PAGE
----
NEW YORK (Reuters Health) - Spikes in air pollution may not boost the short-term risk of stroke in most people, but may present a hazard to some who are at high stroke risk, a new study hints.
In a study of 9,200 patients hospitalized for stroke, researchers found no clear connection between people’s stroke risk and their exposure to short-term increases in fine-particle air pollution.
There was a link, however, among people with diabetes -- one of the major risk factors for stroke. On a relatively polluted day, versus a relatively “clean” day, people with diabetes were about 11 percent more likely to suffer a stroke.
The findings, published in the journal Epidemiology, do not prove that air pollution triggers strokes in some people.
“The evidence is still mixed on this topic,” said Dr. Gregory A. Wellenius of Brown University in Providence, Rhode Island, one of the researchers on the study.
“Those with stroke risk factors, like diabetes, may be at increased risk (from air pollution), but clearly more studies are needed,” Wellenius told Reuters Health.
Fine particulate matter is released into the air when fossil fuels are burned, so car exhaust, wood burning, and industrial sources like power plants all contribute.
The particles are small enough that they can be inhaled deeply into the lungs, and researchers suspect they may trigger heart attacks, strokes or other cardiovascular “events” in vulnerable people by causing inflammation in the blood vessels and irritating the nerves of the lungs.
A number of studies have found a relationship between daily spikes in air pollution, particularly fine-particle pollution, and heart problems.
The American Heart Association now recommends that people with established heart disease and others at risk -- including the elderly and people with diabetes or high blood pressure -- try to limit their exposure to congested roadways and spend less time outside on days when air quality is poorer.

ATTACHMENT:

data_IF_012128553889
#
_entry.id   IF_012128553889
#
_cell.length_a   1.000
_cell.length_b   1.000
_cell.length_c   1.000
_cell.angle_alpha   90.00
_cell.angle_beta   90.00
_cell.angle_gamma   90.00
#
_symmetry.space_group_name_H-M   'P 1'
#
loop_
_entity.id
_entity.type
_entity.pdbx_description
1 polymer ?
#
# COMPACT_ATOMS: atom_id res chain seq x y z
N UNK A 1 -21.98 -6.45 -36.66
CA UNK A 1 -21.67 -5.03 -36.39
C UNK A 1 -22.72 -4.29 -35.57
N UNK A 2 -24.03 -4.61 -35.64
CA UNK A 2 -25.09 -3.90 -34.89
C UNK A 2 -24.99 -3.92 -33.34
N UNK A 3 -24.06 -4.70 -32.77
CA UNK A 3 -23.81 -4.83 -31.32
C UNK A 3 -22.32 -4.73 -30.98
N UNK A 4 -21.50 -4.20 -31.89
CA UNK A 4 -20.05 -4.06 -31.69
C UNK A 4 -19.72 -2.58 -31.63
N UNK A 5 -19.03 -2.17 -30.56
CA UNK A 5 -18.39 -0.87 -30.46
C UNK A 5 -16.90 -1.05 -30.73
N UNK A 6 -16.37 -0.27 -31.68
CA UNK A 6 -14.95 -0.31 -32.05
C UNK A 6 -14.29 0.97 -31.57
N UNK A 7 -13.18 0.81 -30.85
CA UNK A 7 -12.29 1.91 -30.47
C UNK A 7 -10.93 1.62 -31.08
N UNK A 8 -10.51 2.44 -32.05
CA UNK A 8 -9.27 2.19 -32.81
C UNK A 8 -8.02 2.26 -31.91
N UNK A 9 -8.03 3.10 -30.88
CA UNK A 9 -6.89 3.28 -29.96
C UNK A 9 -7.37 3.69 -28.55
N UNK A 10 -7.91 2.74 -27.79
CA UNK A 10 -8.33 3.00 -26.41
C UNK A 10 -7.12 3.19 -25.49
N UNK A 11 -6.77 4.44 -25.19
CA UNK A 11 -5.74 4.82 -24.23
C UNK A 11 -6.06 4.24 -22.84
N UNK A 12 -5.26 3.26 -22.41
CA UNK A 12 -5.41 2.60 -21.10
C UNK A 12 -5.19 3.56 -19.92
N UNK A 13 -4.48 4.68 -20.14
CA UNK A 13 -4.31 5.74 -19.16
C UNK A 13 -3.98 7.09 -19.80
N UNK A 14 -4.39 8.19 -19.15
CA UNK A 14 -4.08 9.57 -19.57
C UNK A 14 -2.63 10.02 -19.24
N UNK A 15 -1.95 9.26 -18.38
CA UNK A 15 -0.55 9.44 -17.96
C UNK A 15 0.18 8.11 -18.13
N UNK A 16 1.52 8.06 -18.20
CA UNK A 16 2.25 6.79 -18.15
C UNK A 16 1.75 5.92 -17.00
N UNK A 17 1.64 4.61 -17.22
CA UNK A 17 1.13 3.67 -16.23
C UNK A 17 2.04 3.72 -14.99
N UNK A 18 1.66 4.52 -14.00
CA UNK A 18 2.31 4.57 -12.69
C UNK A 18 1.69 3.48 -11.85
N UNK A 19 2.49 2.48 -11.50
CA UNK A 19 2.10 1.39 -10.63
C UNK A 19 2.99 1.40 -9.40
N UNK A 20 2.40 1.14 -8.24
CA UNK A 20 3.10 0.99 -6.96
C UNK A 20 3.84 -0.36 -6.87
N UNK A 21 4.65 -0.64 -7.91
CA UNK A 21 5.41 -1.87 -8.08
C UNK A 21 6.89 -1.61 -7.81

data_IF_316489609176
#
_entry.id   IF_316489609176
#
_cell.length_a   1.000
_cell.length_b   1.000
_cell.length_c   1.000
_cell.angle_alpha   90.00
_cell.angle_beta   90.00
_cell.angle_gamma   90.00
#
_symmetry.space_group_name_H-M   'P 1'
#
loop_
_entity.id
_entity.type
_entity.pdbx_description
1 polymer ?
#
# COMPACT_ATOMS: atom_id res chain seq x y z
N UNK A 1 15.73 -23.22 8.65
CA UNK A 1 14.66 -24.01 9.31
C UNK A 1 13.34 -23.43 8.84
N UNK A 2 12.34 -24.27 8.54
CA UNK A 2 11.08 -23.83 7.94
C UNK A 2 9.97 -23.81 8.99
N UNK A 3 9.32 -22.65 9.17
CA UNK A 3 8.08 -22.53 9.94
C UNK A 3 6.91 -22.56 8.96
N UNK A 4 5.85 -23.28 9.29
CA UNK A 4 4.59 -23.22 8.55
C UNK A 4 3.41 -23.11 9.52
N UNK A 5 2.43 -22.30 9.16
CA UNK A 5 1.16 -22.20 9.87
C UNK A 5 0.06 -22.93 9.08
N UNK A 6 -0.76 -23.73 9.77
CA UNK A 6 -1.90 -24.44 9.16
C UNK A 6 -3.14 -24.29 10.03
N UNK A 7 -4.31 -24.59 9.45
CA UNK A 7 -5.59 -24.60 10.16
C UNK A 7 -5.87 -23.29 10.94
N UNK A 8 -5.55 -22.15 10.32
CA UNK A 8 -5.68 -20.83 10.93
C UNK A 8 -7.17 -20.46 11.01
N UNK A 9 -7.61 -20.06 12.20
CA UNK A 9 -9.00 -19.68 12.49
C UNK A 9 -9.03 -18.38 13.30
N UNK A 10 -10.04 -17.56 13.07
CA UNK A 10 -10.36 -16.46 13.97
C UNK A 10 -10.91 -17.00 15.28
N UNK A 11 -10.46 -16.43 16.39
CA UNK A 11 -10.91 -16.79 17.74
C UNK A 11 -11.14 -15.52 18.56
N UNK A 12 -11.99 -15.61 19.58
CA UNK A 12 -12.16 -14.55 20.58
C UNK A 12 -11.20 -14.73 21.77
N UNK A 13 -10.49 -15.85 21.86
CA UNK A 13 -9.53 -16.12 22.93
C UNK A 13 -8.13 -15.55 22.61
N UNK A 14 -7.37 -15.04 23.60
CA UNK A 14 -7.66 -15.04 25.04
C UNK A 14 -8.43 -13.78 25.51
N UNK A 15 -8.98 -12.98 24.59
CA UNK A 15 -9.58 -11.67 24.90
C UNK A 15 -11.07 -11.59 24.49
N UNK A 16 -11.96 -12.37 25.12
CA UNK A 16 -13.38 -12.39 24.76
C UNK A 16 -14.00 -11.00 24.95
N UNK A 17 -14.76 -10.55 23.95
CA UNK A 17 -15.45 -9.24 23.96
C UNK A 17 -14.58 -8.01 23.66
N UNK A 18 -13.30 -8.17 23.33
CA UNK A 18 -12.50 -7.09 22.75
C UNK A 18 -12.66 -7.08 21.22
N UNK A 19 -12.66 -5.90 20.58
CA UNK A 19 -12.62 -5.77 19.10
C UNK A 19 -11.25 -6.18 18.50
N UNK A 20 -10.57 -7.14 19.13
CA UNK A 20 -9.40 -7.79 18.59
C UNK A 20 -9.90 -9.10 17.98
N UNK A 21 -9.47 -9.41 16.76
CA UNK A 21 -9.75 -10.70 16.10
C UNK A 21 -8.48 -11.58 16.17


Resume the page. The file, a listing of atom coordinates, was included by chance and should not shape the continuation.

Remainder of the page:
Some studies, but not all, have also found connections between stroke risk and short-term increases in fine-particle pollution.
For their study, Wellenius and his colleagues looked at data on 9,200 Ontario residents who had suffered a stroke and had the date and time of their first stroke symptoms in their medical records.
The researchers compared that information with local pollution levels collected from government air-quality monitors. They looked at pollution measurements during the two days before a patient’s stroke, and on other days of that same month.
Overall, the researchers found no strong association between fine-particle pollution and patients’ stroke risk.
The result was different, however, when they focused on the one-quarter of patients who had diabetes before having the stroke. For each fine-particle increase of 10 micrograms per cubic meter of air, their stroke risk climbed by almost 11 percent.
That fine-particle increase, Wellenius said, is essentially the difference between a relatively clear day and relatively polluted day in residents’ local area.
The researchers found no clear connection between fine-particle levels and stroke among people with other risk factors -- like high blood pressure or smoking.
But, Wellenius stressed, that does not necessarily mean that only people with diabetes are potentially affected. Again, more research is needed, he said.
In general, experts do recommend that people with existing heart or lung disease avoid outdoor activities on days where air quality is poor.
In the U.S., local news outlets generally provide daily air-quality indices; they are also available on the government website AIRNow, at www.airnow.gov.
But Wellenius emphasized that attention to lifestyle -- a healthy diet, regular exercise, not smoking -- and sticking with treatment for stroke risk factors, like high blood pressure and diabetes, is key.
“The best way to help prevent these events,” he said, “is for people to take care of their overall cardiovascular health.”
SOURCE: bit.ly/ezOKxK Epidemiology, May 2011.